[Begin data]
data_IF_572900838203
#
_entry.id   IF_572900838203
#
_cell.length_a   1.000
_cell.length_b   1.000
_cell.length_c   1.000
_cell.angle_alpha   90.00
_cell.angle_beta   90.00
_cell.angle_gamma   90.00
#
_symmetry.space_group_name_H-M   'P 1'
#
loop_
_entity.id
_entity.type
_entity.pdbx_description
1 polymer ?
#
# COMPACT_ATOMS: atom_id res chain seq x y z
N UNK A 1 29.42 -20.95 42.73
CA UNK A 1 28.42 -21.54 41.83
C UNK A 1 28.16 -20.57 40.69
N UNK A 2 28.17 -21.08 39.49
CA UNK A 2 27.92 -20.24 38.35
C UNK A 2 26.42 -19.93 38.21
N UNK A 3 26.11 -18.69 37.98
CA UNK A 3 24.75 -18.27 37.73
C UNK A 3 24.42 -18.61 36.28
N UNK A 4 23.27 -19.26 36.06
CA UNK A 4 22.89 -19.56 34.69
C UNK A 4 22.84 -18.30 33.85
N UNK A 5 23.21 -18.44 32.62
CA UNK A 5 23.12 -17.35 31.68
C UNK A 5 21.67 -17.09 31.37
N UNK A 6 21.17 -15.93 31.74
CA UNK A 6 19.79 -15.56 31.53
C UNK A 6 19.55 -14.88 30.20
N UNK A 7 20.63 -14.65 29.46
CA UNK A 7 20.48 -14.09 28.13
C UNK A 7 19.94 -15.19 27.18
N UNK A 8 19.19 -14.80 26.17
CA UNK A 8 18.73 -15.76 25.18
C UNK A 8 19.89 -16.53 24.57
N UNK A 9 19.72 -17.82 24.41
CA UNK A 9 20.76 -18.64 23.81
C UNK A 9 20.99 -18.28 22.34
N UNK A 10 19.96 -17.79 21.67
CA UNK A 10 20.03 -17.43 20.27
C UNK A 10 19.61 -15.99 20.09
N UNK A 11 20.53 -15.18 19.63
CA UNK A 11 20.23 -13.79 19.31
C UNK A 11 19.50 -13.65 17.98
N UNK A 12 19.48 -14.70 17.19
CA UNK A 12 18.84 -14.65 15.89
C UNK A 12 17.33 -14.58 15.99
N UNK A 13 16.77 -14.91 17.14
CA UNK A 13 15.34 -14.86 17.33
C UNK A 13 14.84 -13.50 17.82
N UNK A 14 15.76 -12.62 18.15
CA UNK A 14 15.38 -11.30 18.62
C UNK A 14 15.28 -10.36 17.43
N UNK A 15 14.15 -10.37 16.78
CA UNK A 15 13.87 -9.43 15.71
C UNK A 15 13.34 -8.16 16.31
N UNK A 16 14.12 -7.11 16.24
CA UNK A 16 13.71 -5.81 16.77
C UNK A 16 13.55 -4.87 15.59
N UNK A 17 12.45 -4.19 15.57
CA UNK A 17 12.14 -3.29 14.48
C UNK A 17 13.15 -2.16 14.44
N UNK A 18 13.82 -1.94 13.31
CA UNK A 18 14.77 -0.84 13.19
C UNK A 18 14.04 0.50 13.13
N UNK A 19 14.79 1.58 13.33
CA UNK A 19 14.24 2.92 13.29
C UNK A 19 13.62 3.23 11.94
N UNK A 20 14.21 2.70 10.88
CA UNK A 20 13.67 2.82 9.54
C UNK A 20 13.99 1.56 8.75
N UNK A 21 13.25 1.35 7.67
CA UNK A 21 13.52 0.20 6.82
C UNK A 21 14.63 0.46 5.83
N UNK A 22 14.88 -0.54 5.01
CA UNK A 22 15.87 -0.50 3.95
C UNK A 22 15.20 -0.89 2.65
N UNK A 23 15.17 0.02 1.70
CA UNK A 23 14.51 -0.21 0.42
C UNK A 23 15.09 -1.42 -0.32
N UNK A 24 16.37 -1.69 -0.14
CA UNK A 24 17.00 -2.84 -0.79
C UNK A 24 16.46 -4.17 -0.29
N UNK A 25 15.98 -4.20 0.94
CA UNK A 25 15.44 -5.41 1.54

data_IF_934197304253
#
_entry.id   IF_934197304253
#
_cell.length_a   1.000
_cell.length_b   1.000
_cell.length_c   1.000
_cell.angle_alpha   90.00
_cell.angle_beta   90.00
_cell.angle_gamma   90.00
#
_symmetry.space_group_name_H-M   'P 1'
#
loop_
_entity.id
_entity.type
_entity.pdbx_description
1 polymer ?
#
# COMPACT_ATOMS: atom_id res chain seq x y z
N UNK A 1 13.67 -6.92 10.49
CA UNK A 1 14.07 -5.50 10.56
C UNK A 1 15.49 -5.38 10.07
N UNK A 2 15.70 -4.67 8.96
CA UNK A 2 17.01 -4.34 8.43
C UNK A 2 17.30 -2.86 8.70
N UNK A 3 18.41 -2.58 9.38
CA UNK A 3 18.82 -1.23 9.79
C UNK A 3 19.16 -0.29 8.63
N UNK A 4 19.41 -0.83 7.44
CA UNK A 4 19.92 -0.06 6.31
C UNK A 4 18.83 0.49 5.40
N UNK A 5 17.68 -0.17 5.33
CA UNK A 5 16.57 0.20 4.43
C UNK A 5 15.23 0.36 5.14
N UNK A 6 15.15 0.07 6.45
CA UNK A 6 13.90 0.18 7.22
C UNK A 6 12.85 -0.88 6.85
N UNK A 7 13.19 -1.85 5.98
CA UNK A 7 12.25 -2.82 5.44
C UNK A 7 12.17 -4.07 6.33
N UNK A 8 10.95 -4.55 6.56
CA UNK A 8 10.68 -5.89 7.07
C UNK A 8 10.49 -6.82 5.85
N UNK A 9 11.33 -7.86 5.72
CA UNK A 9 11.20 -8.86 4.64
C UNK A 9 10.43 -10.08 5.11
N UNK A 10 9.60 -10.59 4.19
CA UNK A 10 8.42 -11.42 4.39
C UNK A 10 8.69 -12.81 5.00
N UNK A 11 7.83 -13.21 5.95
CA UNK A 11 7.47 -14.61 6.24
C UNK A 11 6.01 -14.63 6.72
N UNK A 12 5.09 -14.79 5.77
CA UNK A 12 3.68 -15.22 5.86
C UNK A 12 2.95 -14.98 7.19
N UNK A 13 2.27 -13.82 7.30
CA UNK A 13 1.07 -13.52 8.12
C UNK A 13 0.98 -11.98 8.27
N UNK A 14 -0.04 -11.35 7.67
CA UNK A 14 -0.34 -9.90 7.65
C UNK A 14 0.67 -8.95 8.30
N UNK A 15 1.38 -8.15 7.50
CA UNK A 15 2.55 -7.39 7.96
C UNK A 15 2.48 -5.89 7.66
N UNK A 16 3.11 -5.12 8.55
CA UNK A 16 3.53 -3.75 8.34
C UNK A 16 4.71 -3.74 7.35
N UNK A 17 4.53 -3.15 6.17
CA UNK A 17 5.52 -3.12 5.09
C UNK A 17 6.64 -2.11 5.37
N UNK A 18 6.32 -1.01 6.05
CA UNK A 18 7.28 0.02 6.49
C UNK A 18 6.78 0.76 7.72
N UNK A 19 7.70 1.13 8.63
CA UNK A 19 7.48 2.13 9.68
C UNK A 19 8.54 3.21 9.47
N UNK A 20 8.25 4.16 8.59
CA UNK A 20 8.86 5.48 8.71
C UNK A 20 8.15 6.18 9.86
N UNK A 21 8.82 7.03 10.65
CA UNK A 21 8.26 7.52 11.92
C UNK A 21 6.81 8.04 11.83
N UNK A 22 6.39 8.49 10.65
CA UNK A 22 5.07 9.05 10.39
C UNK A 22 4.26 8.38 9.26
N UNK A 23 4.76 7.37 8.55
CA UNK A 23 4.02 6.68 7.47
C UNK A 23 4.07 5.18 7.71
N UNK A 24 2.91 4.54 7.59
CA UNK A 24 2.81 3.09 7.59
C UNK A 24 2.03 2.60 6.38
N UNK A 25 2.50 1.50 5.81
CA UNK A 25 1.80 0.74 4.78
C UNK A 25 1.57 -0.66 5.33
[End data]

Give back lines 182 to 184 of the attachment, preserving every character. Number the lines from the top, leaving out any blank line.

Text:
CA UNK A 23 4.02 6.68 7.47
C UNK A 23 4.07 5.18 7.71
N UNK A 24 2.91 4.54 7.59